41. A method of forming an integrated circuit capacitor, comprising the steps of:
forming a first capacitor electrode on a semiconductor substrate;
forming a layer of BST on the first capacitor electrode using a first plasma;
forming a second capacitor electrode on the layer of BST; and
exposing at least one of the layer of BST and the second capacitor electrode to a second plasma for a duration of sufficient length to improve charge leakage characteristics of the layer of BST, said second plasma established using a source gas comprising a compound selected from the group consisting of H2, NH3 and PH3.
42. The method of claim 41, wherein the source gas also comprises a compound selected from the group consisting of Ar, N2, O2 and N2 O.
Description
FIELD OF THE INVENTION

The present invention relates to methods of forming integrated circuits, and more particularly to methods of forming capacitors for integrated circuits.

BACKGROUND OF THE INVENTION

As semiconductor devices becomes more highly integrated, the area allocated for forming capacitors within the devices typically becomes reduced and therefore it may be difficult to obtain required capacitance levels. Also, it is difficult to form conventional NO or Ta2 O5 films having reduced thicknesses in order to increase capacitance levels. Even in the event a thin film can be formed, it may be difficult to secure the desired capacitance levels because the use of thin films may result in increased leakage currents. In order to solve the above problems, methods for shaping a storage electrode of a capacitor in three-dimensional cylinder or fin forms have been proposed. However, these methods for shaping storage electrodes may be difficult to apply to highly-integrated semiconductor devices.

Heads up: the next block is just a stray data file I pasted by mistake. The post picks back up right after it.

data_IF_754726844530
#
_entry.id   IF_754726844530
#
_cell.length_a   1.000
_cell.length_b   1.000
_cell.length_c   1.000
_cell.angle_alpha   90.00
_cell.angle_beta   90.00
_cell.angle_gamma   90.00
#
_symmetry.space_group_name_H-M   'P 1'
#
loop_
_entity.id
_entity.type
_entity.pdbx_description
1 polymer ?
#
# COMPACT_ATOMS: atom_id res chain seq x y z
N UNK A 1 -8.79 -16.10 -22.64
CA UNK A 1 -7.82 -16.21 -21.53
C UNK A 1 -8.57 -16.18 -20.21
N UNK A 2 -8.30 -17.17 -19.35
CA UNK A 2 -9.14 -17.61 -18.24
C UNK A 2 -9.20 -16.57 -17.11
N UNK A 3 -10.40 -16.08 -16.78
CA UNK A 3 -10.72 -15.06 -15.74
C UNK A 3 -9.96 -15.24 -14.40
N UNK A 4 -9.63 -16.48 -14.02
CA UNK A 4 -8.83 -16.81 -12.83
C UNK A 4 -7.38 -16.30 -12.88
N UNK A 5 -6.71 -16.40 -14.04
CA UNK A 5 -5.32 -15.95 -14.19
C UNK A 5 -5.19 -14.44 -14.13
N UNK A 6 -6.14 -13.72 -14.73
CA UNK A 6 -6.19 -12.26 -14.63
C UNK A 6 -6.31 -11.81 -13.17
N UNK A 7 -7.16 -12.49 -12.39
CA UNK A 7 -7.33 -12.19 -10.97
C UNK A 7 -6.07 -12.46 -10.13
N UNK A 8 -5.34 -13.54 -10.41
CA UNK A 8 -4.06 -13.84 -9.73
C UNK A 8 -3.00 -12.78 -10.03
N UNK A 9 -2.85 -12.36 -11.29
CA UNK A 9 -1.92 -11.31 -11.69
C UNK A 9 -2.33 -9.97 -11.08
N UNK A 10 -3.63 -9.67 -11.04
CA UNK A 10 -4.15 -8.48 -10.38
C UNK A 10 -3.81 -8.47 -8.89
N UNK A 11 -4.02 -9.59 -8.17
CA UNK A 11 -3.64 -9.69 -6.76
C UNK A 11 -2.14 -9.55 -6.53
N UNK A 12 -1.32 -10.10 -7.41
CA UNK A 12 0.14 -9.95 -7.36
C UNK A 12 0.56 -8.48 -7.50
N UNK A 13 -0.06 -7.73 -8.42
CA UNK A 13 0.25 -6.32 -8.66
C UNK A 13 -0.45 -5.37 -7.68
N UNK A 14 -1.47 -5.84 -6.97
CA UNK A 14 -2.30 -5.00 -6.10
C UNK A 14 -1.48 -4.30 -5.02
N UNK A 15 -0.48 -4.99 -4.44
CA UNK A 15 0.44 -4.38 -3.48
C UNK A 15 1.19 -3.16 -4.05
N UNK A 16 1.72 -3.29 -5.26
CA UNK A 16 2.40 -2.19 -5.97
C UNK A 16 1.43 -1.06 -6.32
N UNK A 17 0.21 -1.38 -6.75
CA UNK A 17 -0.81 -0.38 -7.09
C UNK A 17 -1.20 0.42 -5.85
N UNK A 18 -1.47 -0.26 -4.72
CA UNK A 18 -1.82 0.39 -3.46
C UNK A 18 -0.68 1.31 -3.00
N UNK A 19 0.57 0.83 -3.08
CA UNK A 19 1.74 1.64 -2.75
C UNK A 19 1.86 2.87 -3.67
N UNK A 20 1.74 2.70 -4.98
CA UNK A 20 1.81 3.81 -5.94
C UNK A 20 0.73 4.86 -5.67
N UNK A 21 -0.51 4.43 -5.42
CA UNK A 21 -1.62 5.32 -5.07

Therefore, research into capacitors having dielectric layers comprising high dielectric materials such as BST and PZT and metal electrodes formed of platinum group elements that are compatible with these high dielectric materials, has been actively pursued. The thickness of a BST layer, which is a high dielectric material, should not exceed a predetermined level when using it as the capacitor dielectric material of a highly-integrated semiconductor device. As will be understood by those skilled in the art, integrated circuit capacitors typically require thermal treatment at high temperatures so that preferred crystalline properties of the dielectric layer and stable leakage current characteristics can be obtained. Therefore, the use of high dielectric layers and high temperature treatment of capacitor leads to the formation of capacitors with improved leakage current characteristics.

To address limitations associated with conventional methods, a method of processing a surface of a Ta2 O5 dielectric layer with a plasma or radical annealing technique using O2 is disclosed in an article by Y. Ohji et al. entitled "Ta2 O5 capacitors' dielectric material for Giga-bit DRAMs" IEDM, pp. 111-114 (1995). In particular, the Ohji et al. article discloses that hydrocarbon contamination can be oxidized and then eliminated using plasma or radical annealing. U.S. Pat. No. 5,305,178 to Binder et al. also discloses a technique of increasing the electrical breakdown strength of capacitors by exposing a capacitor dielectric to a low temperature, low pressure plasma. Notwithstanding these attempts, there continues to be a need for improved methods of forming capacitors for highly integrated circuits.